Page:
Haiti: Secretary of State Hillary Clinton will travel to Haiti
Secretary of State Hillary Clinton will travel to Haiti on Sunday in a bid to solve the earthquake-devastated country's electoral impasse, which is threatening billions of dollars in reconstruction aid.
Mrs. Clinton's visit will pressure Jude Célestin, the candidate of the ruling party, to withdraw from the second round of the presidential election, Haitian officials said Friday.
Haiti has been trapped in a political labyrinth following the chaotic first round of presidential elections held on Nov. 28. The poll results put Mr. Célestin, 48 years old, in second place behind Mirlande Manigat, 70, a former first lady. But supporters of singer Michel Martelly, 49, claimed he had outpolled Mr. Célestin for second place and took to the streets in protest.
The top two finishers are slated to meet in a runoff.
An election mission from the Organization of American States, called to sort out the mess, found widespread irregularities and recommended that Mr. Célestin be dropped in favor of Mr. Martelly for the runoff. Since then, President René Préval and Haiti's electoral authorities have been under intense pressure from the U.S., the United Nations and other foreign donors to accept the OAS recommendations.
"We want the people of Haiti to have a government they rightfully elected," a U.S. official said. "We want the CEP [Haiti's electoral commission] to pay close attention to the OAS report."
The latest warning comes a week after U.S. Ambassador to the United Nations Susan Rice said Haiti's government risked losing international earthquake reconstruction aid if it didn't accept the OAS recommendations. The U.S. also pulled visas for at least 13 senior members of Mr. Célestin's party as well as Haitian government officials last week.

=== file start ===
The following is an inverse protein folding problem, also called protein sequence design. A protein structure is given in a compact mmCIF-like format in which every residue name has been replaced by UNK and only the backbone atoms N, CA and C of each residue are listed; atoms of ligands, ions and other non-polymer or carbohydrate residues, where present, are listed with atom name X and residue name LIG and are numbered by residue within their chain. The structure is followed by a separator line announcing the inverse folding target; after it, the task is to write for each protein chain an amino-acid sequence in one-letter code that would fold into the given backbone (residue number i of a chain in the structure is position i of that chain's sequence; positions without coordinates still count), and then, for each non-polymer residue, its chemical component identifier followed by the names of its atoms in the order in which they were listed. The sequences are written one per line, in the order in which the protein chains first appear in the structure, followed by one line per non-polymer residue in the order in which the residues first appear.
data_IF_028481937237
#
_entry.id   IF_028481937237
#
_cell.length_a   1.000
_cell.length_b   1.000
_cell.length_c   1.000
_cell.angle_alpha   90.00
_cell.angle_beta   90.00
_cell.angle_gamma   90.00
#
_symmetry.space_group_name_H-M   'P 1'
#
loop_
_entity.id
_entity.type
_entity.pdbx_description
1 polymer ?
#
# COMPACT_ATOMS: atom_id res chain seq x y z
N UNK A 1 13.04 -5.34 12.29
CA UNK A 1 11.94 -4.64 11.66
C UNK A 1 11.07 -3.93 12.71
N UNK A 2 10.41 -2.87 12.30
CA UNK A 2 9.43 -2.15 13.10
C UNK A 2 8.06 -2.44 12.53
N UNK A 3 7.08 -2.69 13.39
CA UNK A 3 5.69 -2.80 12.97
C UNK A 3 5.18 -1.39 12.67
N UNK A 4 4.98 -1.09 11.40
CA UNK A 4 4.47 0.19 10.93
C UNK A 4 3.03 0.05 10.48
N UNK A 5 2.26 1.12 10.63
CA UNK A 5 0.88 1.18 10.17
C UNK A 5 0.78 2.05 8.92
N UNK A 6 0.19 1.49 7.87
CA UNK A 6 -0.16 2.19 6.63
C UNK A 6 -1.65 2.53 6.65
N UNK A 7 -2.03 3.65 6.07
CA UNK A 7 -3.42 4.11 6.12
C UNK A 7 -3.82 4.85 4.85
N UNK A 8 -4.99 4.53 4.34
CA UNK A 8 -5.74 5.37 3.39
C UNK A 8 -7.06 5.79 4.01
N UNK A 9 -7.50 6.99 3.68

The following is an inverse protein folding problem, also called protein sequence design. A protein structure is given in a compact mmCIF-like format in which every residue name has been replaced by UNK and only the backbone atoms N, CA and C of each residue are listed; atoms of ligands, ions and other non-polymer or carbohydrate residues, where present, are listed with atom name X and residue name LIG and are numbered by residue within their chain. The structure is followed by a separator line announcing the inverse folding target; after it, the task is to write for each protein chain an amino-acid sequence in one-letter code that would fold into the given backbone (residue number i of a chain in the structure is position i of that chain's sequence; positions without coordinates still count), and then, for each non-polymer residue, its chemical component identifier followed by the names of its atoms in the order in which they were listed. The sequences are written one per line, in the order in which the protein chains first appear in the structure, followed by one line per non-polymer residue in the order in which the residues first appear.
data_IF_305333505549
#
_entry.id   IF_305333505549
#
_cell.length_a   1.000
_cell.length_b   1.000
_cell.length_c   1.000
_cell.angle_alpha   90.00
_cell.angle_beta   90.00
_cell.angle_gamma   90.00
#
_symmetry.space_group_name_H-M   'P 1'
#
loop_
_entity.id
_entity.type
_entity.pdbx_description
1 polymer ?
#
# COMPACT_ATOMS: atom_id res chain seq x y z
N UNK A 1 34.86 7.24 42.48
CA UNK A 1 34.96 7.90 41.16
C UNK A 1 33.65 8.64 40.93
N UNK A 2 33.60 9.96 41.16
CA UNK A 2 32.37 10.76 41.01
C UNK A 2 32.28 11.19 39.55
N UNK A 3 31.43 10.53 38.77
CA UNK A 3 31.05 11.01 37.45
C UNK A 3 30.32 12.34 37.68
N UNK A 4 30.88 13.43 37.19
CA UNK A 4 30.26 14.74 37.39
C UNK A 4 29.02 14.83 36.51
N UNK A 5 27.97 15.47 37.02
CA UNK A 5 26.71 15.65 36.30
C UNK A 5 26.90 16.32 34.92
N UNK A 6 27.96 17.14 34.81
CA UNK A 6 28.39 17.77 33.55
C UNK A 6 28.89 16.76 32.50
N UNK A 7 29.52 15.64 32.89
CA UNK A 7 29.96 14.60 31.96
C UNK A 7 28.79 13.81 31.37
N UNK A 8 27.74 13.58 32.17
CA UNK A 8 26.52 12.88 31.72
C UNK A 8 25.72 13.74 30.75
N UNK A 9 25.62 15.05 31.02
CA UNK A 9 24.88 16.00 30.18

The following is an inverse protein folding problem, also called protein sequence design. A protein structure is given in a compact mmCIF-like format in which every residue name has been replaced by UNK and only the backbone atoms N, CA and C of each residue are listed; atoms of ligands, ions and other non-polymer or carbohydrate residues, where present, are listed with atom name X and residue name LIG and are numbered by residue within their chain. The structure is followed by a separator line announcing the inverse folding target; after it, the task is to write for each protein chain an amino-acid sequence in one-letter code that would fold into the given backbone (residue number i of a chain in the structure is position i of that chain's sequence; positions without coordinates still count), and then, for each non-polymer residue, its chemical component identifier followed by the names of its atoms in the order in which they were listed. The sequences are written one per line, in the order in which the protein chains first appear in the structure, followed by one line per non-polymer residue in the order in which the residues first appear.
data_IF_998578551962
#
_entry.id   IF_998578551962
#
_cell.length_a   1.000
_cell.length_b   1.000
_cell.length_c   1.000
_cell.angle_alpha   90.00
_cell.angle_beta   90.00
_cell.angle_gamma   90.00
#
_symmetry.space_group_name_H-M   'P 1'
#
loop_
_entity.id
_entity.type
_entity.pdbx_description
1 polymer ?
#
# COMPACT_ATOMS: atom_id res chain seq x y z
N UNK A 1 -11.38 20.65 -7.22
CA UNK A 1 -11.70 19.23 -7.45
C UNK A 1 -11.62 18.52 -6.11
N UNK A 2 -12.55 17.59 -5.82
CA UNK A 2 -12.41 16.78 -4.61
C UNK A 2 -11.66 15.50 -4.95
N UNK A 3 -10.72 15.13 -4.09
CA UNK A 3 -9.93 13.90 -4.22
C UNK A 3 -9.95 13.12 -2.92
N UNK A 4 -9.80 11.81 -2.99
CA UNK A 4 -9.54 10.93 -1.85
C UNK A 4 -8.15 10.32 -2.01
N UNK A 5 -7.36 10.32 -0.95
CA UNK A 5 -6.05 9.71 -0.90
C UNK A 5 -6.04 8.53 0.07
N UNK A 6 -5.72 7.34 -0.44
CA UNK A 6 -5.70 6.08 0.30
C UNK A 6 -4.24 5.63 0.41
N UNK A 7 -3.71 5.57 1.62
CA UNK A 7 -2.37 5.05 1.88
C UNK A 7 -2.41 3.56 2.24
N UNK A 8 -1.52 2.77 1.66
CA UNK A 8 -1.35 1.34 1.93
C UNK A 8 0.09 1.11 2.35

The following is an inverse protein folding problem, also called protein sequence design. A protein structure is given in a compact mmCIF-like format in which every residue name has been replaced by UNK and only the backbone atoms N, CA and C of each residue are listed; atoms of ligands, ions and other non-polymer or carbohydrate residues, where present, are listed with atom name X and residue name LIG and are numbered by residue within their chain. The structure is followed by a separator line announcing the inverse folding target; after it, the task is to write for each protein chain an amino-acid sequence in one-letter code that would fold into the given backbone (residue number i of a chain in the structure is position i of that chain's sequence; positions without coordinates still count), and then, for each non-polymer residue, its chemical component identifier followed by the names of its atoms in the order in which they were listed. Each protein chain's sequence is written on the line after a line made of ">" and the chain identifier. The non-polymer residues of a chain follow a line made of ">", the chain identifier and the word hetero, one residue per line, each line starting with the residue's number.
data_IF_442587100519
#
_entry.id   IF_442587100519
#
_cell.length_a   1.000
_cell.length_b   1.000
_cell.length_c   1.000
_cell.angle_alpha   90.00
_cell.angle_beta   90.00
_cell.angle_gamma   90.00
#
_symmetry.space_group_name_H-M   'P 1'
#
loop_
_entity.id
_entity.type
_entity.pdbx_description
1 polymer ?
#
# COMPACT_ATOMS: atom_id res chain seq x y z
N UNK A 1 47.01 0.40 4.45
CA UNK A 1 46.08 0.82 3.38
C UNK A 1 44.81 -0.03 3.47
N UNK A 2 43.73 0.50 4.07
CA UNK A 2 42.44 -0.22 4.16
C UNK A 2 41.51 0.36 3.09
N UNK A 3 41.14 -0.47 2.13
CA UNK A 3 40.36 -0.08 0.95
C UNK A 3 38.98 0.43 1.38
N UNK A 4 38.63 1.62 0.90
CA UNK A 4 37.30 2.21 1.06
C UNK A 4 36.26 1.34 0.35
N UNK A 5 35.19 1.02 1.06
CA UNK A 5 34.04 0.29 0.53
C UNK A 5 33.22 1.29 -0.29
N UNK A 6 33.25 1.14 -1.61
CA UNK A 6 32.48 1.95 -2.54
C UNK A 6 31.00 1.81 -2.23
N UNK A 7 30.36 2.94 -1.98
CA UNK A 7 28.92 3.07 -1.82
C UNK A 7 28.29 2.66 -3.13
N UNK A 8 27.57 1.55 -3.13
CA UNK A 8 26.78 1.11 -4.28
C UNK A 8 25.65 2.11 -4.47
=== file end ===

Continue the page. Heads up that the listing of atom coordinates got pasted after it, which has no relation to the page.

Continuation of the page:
Haiti's ruling party grudgingly pulled its support of Mr. Célestin this week. But the party said it had done so only to spare Haiti "an embargo on a people that is already suffering" and insisted its candidate had won enough votes to reach the second round.
Mr. Célestin has refused to withdraw, saying he won the votes to go into the final round, and the OAS process that recommended his elimination was unsound. "He won't quit until after all the legal electoral challenges have been concluded," a person close to Mr. Célestin said Friday.
The foreign pressure has caused a backlash among some Haitians. "This is blackmail," said Jean-Henry Ceant, one of the 19 presidential candidates who competed in the first round. "Democracy is made with principles, not with pressure." Mr. Ceant said the election results were so flawed the only solution is to hold another election.
The State Department said Mrs. Clinton will "consult with members of civil society, political actors, Haiti's president and international partners on the ongoing electoral situation as well as reconstruction efforts."
Analysts say Haiti's electoral morass could jeopardize billions of dollars in reconstruction aid pledged by the international community to Haiti, which has been struggling to recover from a devastating earthquake one year ago that killed more than 230,000 people.
The electoral dispute could drag on for days if not weeks, since according to Haitian electoral regulations, it's up to Mr. Celestin to withdraw his candidacy. Haiti's electoral commission has until the end of the month to rule on which candidates can advance to the second round of elections, which were originally scheduled to take place on Jan. 16.